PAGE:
No brakes

After towing my 2002 Pontiac Grand Am GT front wheels up on a tow dolly (according to the manual this is ok to do, and a call to Pontiac confirmed it), I had no brakes until I pumped them. The brake fluid reservoir is full. Pontiac could give me no reason why this would happen. Does anyone have any ideas? The brakes work fine otherwise. We intend to tow the car behind our RV, so should I just accept that I should pump the brakes before backing the car off the dolly? Does anyone have any ideas about this or maybe someone has experienced a similar problem.

Master brake cylinder replacement sounds like the first guess.

Your brake master cylinder needs to be replaced, and the fact that it only became apparent after that tow is merely a coincidence.

Chalk this up to coincidence and nothing more.

A loose wheel bearing on the Pontiac would allow the wobbling rotor to push the pads back into the caliper while the vehicle was being towed…This would cause an unexpected low brake pedal, but there should have been SOME pedal and the rear brakes should have worked…The brake warning light should have come on too…If there was NO brakes and the pedal just went to the floor, yes indeed, replace the master cylinder…

Thank you for your input. Sounds like we’d better have the master cylinder checked. Good information.

If the brakes are firm and function well after pumping them back up then I would not be inclined to assume a master cylinder issue. I might be inclined to bleed them. I’d also wonder how old the brake fluid is. Although I can’t say exactly why anything like that would cause this. Caddyman’s suggestion could be plausible.

Brake fluid level is low!

So far, Caddyman’s explanation is the only plausible one I see. I don’t think you need a new master cylinder or the need to bleed the brakes. I’m not actually sure that you even need new wheel bearings, but it wouldn’t hurt to check.

When you are driving the car, you are using the brakes frequently, that is keeping them tight. When you are towing, you are not using the brakes at all so if the pads back off from small variations in the rotors path, in other words, flexing due to cornering etc, there is nothing to keep them tight.

I think you are just going to have to pump the brakes before backing off the dolly.

I am assuming that you have disc brakes on the rear and that you released the parking brake before towing.

Did you have the circuits o the car energized at all? This vehicle comess with ABS and Traction Control, both of which use the wheel speed sensors and the ABS modulator. The modulator “pulsates” the brakes by interfering with the hydraulics via solenoid operated valves. If you were towing and the circuits were on att any time, the system would have believed basedon a comparison of the front wheels speeds and the rear wheel speeds that the front wheels were sliding and constantly hammered away with the abs system. That could have caused those valves to stick and pumping could have freed them.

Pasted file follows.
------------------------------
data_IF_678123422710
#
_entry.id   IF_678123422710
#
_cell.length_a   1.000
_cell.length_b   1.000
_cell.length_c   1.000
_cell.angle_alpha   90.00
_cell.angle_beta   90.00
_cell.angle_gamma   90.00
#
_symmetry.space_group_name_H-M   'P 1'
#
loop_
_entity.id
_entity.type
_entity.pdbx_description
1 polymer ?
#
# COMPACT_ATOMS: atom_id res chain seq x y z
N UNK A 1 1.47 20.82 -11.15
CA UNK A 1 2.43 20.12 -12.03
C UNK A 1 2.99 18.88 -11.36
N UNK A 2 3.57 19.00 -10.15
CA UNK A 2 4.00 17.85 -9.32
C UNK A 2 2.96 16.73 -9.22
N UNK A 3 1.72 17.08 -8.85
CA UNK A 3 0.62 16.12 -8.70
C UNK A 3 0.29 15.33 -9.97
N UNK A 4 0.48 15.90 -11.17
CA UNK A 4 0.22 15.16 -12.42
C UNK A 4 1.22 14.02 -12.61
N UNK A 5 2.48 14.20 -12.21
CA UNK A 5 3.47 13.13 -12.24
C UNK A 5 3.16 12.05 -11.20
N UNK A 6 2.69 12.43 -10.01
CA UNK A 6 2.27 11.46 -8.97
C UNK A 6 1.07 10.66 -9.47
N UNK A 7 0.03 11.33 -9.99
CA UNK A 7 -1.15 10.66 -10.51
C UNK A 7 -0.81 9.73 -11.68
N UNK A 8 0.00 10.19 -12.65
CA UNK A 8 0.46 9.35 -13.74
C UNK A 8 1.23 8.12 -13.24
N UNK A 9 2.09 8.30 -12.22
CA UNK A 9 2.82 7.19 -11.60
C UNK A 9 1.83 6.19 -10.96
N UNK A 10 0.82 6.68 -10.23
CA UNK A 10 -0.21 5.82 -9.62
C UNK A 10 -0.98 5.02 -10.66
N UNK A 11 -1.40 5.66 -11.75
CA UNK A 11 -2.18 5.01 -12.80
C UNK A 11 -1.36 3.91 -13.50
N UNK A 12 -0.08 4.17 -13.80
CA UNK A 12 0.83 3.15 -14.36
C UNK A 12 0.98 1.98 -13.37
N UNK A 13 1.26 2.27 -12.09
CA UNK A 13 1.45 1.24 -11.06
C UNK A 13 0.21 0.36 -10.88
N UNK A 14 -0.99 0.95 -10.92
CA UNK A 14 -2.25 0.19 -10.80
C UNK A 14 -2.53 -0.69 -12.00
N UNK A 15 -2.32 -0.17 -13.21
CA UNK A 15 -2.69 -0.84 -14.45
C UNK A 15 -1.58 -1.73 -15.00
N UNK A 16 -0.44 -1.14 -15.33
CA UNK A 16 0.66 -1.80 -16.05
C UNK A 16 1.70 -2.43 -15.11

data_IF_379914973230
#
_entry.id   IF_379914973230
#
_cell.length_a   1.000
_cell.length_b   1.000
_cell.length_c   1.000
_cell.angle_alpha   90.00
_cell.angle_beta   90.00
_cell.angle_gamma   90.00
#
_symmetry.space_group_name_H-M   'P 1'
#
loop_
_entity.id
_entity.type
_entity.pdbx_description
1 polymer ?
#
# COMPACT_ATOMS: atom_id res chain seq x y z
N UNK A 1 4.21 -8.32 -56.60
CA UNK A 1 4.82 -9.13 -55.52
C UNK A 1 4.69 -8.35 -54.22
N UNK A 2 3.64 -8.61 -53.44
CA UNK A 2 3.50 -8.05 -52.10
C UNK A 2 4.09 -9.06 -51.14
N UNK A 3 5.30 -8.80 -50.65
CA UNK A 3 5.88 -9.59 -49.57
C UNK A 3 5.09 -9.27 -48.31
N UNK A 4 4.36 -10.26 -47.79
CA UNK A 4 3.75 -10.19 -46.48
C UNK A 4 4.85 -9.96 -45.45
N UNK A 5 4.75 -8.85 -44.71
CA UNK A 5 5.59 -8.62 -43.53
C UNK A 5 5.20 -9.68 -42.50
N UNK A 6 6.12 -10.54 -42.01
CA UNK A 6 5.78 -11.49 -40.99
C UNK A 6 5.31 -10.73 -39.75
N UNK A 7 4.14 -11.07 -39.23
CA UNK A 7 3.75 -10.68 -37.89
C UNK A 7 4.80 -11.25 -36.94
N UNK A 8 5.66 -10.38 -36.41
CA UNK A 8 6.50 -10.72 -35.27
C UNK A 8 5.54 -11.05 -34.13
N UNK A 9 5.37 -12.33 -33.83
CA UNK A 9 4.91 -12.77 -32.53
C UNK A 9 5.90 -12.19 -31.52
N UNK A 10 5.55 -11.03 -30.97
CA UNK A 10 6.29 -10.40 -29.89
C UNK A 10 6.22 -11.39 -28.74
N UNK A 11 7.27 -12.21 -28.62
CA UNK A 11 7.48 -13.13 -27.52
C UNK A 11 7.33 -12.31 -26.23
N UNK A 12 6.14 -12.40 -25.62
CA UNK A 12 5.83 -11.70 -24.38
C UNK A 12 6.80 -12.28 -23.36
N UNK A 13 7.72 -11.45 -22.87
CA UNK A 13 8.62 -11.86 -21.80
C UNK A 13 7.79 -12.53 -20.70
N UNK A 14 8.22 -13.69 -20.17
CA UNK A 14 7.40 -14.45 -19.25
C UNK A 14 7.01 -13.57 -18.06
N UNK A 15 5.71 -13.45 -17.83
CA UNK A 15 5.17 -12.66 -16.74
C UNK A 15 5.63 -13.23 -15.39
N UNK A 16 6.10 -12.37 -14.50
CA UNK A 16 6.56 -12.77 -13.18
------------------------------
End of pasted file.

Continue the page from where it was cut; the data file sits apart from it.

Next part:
My theory is, granted, “out there”. but I have to suspect that the ABS system and/or the trac control system was somehow involved.

I like Caddyman’s theory too.


If the brake pedal was not applied while the car was being towed, how would the ABS be activated?
If the car was not in “drive”, would traction control be activated?
You may be correct, but at this point you have me confused.

Excellent points.
I’m stumped.

That makes two of us!

I’m going to suggest that there might be air in the system. Don’t ask me why it manifest the problem only after towing.

When i first read the post I wrung my brain out trying to figure out how air might have gotten into the system from towing. I’m open to the thoughts of others, but I’ll be doggoned if I could figure out a possible passage.

The only thing I could come up with on “air” is old brake fluid with plenty of water in it. The towing heats up the rear wheels - boils the fluid - gives it gas. But unless the rear brakes were sticking there shouldn’t have been nearly enough heat.

Here’s one more theory. To the OP: was the car turned off when you first pushed the brakes? If so, there was probably some vacuum reserve in the booster to pull down the brake pedal. That would be gone after a few applications and the brakes would suddenly feel very firm. Someone could mistake that for having an initial soft pedal.

I suggest air only because it’s an easy first step to bleed the system while we can’t say for sure what caused it while towing. And it certainly is old enough to have enough moisture content which lowers the boiling point, and introducing fresh fluid may firm up the pedal. It is definitely a good maintenance practice whether it works or not…besides, if nothing else is obvious and the towing were not involved but with those symptoms, it would be the cheapest and easiest thing to do before investing anymore money.